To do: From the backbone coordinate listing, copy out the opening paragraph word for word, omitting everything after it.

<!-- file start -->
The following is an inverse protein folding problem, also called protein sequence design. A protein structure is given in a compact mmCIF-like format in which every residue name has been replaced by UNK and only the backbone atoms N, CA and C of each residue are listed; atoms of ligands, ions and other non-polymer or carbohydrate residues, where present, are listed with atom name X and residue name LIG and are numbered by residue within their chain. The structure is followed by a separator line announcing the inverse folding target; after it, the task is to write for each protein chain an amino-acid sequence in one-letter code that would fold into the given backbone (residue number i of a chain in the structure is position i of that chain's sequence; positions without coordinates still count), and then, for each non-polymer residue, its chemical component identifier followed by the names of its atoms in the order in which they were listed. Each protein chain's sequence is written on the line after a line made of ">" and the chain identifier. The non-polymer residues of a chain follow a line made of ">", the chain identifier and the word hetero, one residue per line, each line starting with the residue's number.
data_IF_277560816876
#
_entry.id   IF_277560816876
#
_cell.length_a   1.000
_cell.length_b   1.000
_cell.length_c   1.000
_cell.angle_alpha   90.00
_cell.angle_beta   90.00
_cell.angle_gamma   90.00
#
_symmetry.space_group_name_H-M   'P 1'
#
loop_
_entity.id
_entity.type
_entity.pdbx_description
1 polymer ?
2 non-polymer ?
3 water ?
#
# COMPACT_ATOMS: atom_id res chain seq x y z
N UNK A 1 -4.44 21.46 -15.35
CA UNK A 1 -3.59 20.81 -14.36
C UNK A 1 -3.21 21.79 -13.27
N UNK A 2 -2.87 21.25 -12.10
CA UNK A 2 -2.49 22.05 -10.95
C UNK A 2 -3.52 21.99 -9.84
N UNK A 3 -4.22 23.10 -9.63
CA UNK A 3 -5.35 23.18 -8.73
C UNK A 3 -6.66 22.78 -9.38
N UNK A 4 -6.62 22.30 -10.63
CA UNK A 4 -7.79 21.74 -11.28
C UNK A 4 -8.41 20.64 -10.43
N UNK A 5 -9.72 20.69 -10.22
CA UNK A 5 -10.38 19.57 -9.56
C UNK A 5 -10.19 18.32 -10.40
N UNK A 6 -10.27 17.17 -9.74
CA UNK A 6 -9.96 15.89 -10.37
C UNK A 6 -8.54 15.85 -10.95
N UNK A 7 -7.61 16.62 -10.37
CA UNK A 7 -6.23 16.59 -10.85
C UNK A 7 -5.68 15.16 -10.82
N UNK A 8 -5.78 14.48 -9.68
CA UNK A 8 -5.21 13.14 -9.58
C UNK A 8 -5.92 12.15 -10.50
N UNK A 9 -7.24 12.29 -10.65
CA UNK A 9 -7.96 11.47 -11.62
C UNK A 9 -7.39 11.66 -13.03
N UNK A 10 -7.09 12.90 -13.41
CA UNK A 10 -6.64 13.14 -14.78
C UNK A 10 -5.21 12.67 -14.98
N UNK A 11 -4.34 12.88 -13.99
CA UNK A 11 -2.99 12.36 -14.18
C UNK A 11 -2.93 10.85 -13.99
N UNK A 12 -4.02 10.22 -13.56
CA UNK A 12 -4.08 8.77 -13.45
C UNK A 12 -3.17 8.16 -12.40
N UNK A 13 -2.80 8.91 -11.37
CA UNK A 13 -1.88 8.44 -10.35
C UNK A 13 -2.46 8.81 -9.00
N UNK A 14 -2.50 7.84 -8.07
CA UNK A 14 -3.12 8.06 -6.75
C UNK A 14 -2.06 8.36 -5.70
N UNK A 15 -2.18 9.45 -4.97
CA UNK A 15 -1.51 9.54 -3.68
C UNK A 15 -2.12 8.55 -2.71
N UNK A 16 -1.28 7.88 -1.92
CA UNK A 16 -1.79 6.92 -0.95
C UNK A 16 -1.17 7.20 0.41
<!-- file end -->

The following is an inverse protein folding problem, also called protein sequence design. A protein structure is given in a compact mmCIF-like format in which every residue name has been replaced by UNK and only the backbone atoms N, CA and C of each residue are listed; atoms of ligands, ions and other non-polymer or carbohydrate residues, where present, are listed with atom name X and residue name LIG and are numbered by residue within their chain. The structure is followed by a separator line announcing the inverse folding target; after it, the task is to write for each protein chain an amino-acid sequence in one-letter code that would fold into the given backbone (residue number i of a chain in the structure is position i of that chain's sequence; positions without coordinates still count), and then, for each non-polymer residue, its chemical component identifier followed by the names of its atoms in the order in which they were listed. Each protein chain's sequence is written on the line after a line made of ">" and the chain identifier. The non-polymer residues of a chain follow a line made of ">", the chain identifier and the word hetero, one residue per line, each line starting with the residue's number.